Japan has accused China of intruding into what Tokyo considers as its territorial waters in East China Sea, pledging to respond firmly but calmly to the alleged trespassing.
Chief Cabinet Secretary Yoshihide Suga said on Monday that Japan would continue to urge China not to escalate the dispute which has drawn in trans-regional powers, such as the US.
Suga claimed that a total of 14 Chinese vessels had entered "contiguous waters" at the weekend, 12 of which had remained in the area early on Monday.
He said several Japanese agencies, including the Coast Guard, would cooperate to deal with the situation. Government sources said the Coast Guard has beefed up its patrols in the region over the weekend.
Japan has so far issued multiple protests to Beijing, including one which was made on Friday over the discovery of what Tokyo calls the installation of a radar system on a Chinese offshore gas platform.
Tokyo said it discovered the radar facility along with surveillance cameras installed on one of China's gas-drilling platforms in June.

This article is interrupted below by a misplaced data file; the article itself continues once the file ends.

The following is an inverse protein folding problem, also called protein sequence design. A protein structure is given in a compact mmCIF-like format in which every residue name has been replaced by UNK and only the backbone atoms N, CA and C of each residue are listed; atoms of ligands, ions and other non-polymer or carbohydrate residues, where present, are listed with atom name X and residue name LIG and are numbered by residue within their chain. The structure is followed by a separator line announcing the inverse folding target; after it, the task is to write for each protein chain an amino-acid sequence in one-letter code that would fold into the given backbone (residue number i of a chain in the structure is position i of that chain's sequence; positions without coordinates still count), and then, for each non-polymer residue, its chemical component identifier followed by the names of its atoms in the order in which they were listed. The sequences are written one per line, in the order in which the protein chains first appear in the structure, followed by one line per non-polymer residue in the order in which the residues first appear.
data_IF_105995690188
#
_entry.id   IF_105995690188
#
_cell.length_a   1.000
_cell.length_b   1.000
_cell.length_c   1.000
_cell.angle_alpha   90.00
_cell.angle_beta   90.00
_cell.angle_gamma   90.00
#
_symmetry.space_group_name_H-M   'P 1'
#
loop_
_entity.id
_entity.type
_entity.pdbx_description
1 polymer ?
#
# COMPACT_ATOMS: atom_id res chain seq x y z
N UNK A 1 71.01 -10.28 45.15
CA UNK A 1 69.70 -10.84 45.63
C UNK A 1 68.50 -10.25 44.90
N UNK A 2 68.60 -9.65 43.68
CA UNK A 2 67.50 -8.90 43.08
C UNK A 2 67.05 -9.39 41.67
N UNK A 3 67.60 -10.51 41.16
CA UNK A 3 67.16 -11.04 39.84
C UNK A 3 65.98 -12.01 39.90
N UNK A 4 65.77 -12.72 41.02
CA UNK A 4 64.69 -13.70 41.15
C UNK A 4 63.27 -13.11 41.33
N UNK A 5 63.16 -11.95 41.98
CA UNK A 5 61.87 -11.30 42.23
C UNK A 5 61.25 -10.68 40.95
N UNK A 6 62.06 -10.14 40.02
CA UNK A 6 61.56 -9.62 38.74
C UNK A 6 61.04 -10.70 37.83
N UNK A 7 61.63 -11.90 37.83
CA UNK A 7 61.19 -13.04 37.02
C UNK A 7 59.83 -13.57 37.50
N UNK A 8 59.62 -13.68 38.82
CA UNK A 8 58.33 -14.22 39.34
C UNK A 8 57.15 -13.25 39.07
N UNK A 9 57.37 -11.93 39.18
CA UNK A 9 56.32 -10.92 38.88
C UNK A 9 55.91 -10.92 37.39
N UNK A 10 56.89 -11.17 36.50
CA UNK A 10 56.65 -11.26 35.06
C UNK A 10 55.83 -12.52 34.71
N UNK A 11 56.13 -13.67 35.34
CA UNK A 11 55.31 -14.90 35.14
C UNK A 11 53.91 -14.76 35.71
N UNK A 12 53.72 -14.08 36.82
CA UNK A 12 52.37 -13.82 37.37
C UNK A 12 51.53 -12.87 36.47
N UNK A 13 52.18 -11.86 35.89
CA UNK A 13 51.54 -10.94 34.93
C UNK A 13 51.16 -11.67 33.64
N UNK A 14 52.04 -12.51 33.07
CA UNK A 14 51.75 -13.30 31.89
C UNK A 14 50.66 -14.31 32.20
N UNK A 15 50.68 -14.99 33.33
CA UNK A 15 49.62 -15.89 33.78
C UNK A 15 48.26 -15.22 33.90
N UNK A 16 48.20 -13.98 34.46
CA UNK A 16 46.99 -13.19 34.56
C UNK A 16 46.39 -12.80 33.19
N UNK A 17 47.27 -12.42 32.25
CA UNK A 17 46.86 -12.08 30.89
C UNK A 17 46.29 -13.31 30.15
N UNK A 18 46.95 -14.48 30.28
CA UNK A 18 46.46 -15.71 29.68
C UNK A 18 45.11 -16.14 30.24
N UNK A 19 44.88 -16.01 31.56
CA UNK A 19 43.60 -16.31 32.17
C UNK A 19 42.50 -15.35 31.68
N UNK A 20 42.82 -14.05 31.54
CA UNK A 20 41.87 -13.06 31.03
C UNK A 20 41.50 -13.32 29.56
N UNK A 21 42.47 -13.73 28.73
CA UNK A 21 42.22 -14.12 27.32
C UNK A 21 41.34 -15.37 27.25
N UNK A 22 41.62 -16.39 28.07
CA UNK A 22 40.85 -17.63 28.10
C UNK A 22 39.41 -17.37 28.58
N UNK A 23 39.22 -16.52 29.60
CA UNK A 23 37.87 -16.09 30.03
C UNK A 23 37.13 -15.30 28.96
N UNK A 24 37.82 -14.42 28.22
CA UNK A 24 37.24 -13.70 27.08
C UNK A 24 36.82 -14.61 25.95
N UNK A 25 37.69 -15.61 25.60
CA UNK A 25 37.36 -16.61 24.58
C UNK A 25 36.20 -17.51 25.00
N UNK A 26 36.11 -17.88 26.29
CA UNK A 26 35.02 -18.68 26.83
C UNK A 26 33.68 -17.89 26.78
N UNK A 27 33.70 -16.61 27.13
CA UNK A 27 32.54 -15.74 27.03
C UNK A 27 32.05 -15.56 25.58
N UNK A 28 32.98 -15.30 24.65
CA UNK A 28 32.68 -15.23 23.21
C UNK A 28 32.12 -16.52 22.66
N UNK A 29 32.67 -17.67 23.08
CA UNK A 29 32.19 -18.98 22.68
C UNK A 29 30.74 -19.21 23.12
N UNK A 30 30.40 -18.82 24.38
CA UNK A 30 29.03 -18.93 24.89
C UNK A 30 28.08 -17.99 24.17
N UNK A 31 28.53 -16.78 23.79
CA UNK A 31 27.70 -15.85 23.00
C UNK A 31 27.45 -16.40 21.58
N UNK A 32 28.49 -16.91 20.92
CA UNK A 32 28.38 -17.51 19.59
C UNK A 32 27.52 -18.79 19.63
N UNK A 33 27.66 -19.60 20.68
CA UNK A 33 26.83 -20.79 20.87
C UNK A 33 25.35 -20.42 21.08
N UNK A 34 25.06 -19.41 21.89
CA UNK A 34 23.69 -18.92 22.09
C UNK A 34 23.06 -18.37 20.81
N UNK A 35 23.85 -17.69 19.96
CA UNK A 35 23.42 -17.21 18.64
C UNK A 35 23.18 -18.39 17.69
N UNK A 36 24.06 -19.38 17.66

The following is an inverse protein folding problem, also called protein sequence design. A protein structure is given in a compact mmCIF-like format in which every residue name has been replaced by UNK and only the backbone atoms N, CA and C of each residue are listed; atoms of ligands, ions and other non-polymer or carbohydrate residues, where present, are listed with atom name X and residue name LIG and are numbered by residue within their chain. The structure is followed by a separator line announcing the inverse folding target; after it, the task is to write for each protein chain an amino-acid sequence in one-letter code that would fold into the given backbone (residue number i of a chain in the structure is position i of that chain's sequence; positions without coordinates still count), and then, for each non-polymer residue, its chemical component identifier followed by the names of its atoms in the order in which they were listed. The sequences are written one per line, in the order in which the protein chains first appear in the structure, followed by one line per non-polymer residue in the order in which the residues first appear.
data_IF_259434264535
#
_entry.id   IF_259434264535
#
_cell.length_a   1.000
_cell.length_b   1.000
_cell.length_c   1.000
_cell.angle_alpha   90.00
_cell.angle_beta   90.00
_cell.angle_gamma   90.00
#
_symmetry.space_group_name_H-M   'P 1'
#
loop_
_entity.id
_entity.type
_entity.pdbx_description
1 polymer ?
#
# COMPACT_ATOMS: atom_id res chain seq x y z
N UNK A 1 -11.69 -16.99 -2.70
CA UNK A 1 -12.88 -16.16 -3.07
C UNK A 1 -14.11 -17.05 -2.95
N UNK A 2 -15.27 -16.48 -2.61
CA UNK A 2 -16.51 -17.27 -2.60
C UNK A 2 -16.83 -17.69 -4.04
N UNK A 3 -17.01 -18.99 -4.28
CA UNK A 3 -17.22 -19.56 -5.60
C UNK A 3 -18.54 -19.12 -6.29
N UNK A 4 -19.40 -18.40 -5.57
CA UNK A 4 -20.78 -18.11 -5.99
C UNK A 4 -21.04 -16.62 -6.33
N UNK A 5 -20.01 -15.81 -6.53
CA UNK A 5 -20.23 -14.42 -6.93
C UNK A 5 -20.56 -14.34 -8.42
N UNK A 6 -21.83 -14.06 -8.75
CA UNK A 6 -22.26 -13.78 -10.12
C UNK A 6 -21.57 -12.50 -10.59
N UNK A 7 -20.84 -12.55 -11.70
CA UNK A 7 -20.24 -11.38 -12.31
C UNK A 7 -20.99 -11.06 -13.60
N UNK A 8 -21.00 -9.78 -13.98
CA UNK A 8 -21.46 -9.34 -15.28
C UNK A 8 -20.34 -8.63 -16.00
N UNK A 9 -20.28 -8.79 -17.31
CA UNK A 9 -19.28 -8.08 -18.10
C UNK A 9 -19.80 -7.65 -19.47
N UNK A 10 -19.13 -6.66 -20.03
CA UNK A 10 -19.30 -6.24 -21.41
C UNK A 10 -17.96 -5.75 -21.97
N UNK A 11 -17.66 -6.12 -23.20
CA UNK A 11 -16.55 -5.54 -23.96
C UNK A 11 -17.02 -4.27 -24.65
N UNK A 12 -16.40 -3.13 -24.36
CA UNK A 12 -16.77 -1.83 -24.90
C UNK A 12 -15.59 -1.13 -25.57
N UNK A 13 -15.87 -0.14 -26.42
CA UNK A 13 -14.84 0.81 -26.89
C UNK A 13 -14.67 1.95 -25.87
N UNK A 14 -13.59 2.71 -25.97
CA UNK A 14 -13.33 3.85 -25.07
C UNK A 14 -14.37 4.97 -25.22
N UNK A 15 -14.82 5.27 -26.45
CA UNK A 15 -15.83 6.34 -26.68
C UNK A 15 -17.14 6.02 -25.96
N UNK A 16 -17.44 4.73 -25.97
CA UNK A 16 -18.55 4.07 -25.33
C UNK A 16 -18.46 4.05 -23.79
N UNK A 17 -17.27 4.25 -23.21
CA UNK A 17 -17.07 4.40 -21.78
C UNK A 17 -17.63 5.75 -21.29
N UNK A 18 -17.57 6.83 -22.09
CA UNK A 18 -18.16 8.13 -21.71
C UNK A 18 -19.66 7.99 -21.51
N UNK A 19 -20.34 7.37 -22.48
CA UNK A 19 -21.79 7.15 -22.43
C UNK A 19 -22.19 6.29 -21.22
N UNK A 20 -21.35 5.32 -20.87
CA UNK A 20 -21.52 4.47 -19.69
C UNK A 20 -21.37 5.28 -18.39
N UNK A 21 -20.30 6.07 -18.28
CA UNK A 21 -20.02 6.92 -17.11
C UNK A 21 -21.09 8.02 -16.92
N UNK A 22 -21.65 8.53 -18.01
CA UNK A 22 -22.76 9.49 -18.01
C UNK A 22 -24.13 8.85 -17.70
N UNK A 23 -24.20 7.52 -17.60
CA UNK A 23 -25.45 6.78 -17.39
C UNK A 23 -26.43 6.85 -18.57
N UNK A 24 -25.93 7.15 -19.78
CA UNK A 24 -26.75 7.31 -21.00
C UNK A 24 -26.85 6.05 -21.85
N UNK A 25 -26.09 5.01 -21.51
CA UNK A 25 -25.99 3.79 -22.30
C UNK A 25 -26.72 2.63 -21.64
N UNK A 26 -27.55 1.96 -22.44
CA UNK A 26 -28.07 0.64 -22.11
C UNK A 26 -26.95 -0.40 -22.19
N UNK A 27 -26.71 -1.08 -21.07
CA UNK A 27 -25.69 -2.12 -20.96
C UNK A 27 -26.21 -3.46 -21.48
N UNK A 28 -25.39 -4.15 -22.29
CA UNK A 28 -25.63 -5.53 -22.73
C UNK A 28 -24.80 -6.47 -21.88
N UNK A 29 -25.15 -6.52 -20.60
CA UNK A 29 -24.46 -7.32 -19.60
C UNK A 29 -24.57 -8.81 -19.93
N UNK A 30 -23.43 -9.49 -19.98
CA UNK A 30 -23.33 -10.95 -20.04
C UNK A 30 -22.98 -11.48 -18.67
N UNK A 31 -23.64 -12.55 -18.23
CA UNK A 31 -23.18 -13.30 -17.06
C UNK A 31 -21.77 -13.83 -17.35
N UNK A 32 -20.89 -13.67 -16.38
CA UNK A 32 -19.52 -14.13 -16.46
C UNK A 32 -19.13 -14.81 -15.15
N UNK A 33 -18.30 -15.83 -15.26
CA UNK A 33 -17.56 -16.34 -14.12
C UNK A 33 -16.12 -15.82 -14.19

A Foreign Ministry spokesman called for the “immediate removal of the equipment,” saying Japan “cannot accept” the radar.
Tokyo is locked in a separate territorial row with Beijing on an uninhabited yet strategically important island group in the East China Sea.
Earlier this month, China’s Defense Ministry said in a statement that two Japanese jets had taken “provocative” actions near a pair of Chinese jets in the East China Sea on June 17.
The Chinese aircraft had been on routine patrol when they met the Japanese jets and responded “decisively” to the provocations, the statement said.